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In Search of Jägerschnitzel

The thing about the German language, is that they love their consonants. All of them. And they don’t mind words with 4 or 5 in a row, and they do want you to use all of them. Occasionally in my German class, I would come across a word with somany sounds that I could only say the word very slowly. Too fast and I got tongue tied. It’s like the opposite of the Hawaiian language, all vowels. Have you noticed that certain consonants don’t exist? That why you get a fish named Humuhumunukunukuapua`a. After a while, I guess you get the hang of saying words with the back to back hard sounds like tscht.

When Will I and I left Prague, we actually went back to Germany. We went to Nürnberg and Frankfurt am Main. One thing we were excited about was staying in a hotel. We used my points to stay at a Hampton Inn, and even though Airbnbs are good for certain reasons, sometimes it’s nice to sleep on big hotel beds and have the few breakfast is in the morning. 

My husband had been to Germany before. He was stationed there, in the army. One of his main goals was to find himself a plate of jägerschnitzel. Schnitzel is pork that is pounded flat, breaded and fried. Jägerschitzel is that pork with mushroom gravy on it. It turned out to be very hard to find in cities farther from where he was stationed. The only mushroom gravy we found was a rahm or cream based gravy. But we tried. And we ate all of the pork. So much that when we left Nürnberg I was like, only salads for the next two days please. Ugh.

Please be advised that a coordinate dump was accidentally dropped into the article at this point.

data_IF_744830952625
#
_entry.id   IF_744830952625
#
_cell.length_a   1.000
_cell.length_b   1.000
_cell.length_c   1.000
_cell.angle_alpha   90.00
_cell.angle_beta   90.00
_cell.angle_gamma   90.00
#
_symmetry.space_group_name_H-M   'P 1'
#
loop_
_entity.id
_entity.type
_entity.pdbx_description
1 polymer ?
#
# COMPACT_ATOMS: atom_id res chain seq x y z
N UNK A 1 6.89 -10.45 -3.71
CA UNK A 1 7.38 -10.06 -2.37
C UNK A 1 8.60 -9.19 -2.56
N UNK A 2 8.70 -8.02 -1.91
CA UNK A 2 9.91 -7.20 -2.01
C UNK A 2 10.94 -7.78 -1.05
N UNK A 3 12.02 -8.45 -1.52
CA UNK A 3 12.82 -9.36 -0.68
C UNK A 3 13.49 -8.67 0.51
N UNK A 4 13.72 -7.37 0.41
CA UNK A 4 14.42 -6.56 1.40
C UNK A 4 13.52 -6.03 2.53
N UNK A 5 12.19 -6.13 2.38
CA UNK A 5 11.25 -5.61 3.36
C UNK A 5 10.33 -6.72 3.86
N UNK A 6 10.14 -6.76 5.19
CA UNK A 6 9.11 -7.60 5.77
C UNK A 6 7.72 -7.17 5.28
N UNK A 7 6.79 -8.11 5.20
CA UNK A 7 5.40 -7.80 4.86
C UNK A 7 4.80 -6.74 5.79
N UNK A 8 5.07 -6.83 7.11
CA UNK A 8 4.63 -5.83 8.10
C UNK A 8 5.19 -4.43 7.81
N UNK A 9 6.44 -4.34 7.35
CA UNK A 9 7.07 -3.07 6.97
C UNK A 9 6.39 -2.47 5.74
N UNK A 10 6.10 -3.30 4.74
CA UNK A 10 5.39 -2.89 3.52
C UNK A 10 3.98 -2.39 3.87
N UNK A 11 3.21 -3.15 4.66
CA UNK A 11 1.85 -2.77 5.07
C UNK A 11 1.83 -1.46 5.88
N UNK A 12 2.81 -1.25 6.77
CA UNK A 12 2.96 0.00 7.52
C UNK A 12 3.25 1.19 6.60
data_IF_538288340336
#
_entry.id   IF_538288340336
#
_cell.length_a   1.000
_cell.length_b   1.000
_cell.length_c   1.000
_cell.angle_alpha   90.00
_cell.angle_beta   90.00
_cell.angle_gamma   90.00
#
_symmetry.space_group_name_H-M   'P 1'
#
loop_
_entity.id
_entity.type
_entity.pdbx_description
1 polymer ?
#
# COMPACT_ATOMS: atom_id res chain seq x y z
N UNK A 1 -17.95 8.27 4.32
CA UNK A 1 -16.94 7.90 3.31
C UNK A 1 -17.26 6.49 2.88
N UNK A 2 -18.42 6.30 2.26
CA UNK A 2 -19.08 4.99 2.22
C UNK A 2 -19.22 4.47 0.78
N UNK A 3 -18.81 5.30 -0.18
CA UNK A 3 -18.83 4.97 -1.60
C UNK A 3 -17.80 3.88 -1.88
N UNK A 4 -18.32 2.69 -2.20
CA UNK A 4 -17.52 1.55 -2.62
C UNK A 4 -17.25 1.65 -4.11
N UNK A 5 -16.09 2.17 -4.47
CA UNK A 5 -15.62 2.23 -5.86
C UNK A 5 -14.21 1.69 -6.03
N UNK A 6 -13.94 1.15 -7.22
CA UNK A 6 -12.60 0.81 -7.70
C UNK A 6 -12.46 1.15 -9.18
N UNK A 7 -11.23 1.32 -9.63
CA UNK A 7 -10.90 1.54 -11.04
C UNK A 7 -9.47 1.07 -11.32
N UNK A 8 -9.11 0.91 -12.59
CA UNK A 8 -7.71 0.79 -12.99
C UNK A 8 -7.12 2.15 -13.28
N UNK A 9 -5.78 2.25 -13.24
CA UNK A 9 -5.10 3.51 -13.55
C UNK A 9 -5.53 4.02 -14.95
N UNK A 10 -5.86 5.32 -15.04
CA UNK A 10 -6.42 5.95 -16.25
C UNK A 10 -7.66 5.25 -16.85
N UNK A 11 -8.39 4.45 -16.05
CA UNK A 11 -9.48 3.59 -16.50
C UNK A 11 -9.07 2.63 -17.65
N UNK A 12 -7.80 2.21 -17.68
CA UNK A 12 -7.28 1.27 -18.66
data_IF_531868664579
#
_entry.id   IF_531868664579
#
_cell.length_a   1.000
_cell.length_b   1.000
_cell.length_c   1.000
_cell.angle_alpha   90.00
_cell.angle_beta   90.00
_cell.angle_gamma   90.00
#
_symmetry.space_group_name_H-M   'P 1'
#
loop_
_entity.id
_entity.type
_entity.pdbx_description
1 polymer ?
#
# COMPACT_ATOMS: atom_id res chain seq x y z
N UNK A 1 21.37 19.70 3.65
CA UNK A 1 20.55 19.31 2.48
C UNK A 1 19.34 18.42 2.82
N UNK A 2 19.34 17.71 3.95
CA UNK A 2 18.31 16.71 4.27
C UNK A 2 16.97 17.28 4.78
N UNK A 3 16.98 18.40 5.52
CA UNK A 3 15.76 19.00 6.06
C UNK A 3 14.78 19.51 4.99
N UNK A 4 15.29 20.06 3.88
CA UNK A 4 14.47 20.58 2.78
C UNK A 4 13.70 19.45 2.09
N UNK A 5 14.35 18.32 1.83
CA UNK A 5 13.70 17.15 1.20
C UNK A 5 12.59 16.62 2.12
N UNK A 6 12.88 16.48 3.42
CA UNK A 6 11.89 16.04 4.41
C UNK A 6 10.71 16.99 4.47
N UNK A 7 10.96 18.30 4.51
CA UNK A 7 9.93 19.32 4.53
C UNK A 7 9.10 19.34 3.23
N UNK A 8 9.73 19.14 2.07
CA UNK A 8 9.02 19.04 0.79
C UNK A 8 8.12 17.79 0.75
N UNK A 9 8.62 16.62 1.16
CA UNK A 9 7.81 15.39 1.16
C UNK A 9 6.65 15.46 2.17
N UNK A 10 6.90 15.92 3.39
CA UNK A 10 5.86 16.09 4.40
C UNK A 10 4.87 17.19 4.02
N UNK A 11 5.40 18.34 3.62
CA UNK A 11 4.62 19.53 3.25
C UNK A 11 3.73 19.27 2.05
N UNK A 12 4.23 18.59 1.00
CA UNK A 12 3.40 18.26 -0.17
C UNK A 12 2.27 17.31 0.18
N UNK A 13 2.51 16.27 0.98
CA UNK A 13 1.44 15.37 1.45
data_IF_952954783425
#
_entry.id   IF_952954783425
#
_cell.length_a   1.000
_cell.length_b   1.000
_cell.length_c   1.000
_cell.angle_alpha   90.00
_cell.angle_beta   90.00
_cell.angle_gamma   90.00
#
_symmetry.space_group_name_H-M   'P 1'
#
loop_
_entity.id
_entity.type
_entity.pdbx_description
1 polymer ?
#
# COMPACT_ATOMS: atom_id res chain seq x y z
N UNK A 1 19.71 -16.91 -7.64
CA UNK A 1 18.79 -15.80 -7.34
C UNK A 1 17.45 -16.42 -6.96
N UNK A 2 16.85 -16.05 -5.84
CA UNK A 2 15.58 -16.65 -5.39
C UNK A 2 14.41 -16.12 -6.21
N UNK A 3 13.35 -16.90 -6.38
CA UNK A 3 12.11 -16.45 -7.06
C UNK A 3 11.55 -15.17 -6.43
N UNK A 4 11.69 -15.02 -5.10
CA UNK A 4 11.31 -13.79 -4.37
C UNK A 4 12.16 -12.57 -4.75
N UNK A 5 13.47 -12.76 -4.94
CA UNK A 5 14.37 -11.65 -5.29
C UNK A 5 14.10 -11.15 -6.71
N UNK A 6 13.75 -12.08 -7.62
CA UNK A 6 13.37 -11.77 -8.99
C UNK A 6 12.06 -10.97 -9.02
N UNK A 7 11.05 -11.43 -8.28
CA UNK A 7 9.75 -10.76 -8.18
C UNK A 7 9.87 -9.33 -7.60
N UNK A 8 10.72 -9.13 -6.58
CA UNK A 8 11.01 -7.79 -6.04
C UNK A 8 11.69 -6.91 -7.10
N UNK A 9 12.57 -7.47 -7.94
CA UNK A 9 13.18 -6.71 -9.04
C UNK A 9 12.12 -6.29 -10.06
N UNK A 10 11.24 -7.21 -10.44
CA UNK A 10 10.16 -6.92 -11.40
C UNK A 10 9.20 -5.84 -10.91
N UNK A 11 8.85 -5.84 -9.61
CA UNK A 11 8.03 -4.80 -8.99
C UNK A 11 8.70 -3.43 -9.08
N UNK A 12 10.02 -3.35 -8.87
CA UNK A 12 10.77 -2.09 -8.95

We also saw a lot of “old” buildings. I put old in quotes because what I learned in these Bavarian German cities is that most of the old building were partially or mostly destroyed by Allied bombing in WWII. So they were rebuilt it. Churches, houses, and even parts of castles.

Ex. View from the tower window of Nürnberg castle.

Picture of that view after WWII bombing.

So next time you day dream about old picturesque Bavaria, you might be day dreaming about something built in the 20th century.

We had fun in Germany. As usual, my favorite parts are times when I did almost nothing. Like when we found this sloped cobblestone covered corner of Nürnberg where everyone sat with their beer and dinner and picnicked. I sat with my coke and we people watched as the sun started to sink in the sky. 

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